In Brazil, according to Oliveira, Mendonça, and Santos (2009), it is possible to cultivate two type of genotypes: the so-called “short day” ones (11-12 h daylight photoperiod) that can be established in any region of the country, and “intermediate day” ones (12-14 h daylight photoperiod) which are more suited to the southern region.

In relation to the temperature required by the crop, the ideal range is from 20-25 °C. High temperatures (above 32 °C) during the pre-planting stage of development can lead to formation of premature bulbs, which is a disadvantage. By contrast, exposure of plants to prolonged periods of low temperatures (below 10 °C) may induce premature flowering (bolting), which is highly undesirable when pursuing commercial bulb production rather than seed production (Vilela-de Resende, Bona-Pires, Pinheiro-Camargo, & Marchese, 2007).

Onion breeding programs in Brazil have developed hybrids with tropical germplasm that can expand planting areas into regions where there is no history of commercial cultivation. The aim of this is to reduce supply fluctuations throughout the year in the domestic market by increasing production and thereby reducing imports of this crop.

Tocantins is a new agricultural frontier, where annual crops such as corn and soybean are established during the summer in the Brazilian cerrado (second-largest biome in Brazil), and from May to September, either watermelon or melon is grown by producers.

Warm temperatures during the day and moderate during the night can favor the differentiation of onion bulbs that contain tropical germplasm. However, the lack of technical information about the crop in the region makes it necessary to evaluate onion genotypes to create recommendations that may be useful to producers in the region.

In view of these facts, the aim of the present study was to determine the adaptation and yield potential of onion established on three planting dates in the town of Gurupi, Tocantins, Brazil.

Materials and methods

Three experiments were conducted in 2015 in the experimental olericulture plot at the Federal University of Tocantins (UFT for its initials in Spanish), located in Gurupi in the Central-South part of the state of Tocantins (11° 44’ 42” South latitude, 49° 03’ 05” West longitude, 276 masl). Based on the Köppen (1948) climate classification system, the region has an Aw climate, defined as tropical wet with a rainy season during the summer and a dry season in winter. The soil of the region is a red-yellow lithosol (Empresa Brasileira de Pesquisa Agropecuária [Embrapa], 2006).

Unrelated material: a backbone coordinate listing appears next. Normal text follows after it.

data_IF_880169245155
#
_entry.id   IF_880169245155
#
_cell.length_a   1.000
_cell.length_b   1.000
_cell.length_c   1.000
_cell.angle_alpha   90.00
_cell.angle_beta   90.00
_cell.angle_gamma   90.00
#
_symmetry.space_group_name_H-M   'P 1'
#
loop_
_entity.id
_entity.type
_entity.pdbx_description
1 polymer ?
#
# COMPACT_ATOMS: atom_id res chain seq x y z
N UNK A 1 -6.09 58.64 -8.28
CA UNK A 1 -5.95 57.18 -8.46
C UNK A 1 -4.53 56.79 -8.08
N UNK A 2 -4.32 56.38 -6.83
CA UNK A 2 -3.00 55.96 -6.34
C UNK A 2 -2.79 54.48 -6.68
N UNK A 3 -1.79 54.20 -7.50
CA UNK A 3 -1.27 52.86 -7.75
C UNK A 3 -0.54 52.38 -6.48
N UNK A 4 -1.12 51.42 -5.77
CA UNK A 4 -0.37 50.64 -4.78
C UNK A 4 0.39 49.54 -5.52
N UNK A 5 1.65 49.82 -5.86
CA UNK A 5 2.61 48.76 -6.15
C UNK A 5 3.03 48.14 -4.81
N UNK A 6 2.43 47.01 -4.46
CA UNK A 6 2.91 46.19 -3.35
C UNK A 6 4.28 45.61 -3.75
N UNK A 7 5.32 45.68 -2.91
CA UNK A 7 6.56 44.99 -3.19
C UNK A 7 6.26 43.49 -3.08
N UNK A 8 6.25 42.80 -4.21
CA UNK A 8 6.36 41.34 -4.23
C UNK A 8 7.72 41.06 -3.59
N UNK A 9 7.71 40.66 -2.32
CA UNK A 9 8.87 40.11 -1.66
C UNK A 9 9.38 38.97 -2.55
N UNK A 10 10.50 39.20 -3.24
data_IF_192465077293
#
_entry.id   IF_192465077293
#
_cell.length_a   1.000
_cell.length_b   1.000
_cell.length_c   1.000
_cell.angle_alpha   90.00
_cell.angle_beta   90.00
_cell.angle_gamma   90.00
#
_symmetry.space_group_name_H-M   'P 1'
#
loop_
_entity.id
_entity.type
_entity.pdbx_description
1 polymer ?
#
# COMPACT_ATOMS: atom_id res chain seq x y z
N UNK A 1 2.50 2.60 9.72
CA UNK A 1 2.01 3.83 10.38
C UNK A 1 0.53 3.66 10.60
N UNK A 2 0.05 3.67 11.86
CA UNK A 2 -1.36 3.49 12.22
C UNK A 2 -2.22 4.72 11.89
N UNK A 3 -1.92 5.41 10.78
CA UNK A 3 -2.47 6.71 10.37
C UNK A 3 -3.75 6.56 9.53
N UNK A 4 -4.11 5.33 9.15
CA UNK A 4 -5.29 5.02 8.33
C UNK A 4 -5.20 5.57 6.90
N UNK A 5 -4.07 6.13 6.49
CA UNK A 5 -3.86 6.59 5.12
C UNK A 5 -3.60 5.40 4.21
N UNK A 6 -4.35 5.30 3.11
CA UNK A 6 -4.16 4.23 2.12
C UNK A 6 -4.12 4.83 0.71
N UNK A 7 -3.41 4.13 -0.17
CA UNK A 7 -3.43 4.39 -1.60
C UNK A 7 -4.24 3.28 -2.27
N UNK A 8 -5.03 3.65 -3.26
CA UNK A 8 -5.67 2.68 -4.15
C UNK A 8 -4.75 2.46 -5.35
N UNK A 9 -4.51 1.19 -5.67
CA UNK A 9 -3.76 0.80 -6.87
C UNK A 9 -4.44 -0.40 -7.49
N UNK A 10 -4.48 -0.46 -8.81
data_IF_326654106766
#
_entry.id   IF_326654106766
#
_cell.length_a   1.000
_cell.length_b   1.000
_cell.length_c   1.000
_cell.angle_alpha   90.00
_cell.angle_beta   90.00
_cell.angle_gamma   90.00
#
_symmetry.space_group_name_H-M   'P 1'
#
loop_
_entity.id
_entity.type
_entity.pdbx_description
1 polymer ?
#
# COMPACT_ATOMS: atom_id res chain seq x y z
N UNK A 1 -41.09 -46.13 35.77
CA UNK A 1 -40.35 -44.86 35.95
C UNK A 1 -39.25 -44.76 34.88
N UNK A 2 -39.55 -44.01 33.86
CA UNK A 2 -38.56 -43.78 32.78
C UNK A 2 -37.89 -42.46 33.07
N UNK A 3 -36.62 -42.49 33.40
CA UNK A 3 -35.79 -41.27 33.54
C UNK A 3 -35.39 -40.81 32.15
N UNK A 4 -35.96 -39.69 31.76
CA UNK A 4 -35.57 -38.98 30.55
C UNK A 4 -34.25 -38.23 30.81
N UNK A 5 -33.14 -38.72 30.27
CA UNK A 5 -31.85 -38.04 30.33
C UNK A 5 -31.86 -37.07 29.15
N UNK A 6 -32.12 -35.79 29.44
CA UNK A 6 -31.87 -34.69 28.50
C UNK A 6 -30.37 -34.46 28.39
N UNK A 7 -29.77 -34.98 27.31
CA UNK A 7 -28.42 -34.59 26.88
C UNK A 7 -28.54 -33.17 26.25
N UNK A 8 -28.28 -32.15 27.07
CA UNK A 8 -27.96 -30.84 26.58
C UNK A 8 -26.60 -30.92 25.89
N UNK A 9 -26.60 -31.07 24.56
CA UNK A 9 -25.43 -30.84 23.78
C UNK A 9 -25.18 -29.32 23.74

During the experiments the observed minimum and maximum temperatures were 16.5 and 38.7 °C, respectively; the mean temperature was slightly variable, between 24 and 29 °C. Rainfall and temperature were obtained from the UFT weather station at the Gurupi campus (Figure 1, Instituto Nacional de Meteorología [INMET], 2015).

Figure 1 Mean monthly values of minimum, maximum and average temperatures, relative humidity (RH) and total rainfall during the period of the experiments in Gurupi, Tocantins, Brazil, 2015. 

The onion hybrids used in the study were NUN 1205®, Dulciana® and Cimarron®, all obtained from Nunhems Bayer CropScience Vegetable Seeds®. All these hybrids have a cycle of 90-95 days in warm climates and a photoperiod of 11-12 h daylight. The hybrids were transplanted on May 26, June 26 and July 26. On all planting dates, a completely randomized block experimental design with four replicates was used. The experimental plot consisted of three rows separated by 0.15 m, with 60 plants spaced 0.10 m apart. The 20 plants in the middle row were used as the experimental unit.